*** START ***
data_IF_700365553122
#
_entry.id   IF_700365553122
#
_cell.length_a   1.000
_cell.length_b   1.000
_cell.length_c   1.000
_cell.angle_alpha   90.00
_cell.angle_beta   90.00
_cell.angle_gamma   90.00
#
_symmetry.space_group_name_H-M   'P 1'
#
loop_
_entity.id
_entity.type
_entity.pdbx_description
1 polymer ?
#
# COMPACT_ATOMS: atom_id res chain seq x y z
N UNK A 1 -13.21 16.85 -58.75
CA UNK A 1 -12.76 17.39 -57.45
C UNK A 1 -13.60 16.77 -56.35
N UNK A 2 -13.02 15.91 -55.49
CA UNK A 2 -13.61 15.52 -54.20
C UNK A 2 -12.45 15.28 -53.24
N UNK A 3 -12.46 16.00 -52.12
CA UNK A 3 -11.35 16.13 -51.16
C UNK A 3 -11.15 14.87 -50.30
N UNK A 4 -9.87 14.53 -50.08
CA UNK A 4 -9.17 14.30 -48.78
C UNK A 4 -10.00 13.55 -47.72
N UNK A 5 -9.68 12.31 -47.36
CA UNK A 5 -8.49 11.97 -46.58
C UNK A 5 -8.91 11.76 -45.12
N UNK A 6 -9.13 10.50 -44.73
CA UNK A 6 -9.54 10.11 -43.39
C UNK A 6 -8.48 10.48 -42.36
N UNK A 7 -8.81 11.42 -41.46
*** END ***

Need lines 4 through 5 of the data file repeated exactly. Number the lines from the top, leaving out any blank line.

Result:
#
_cell.length_a   1.000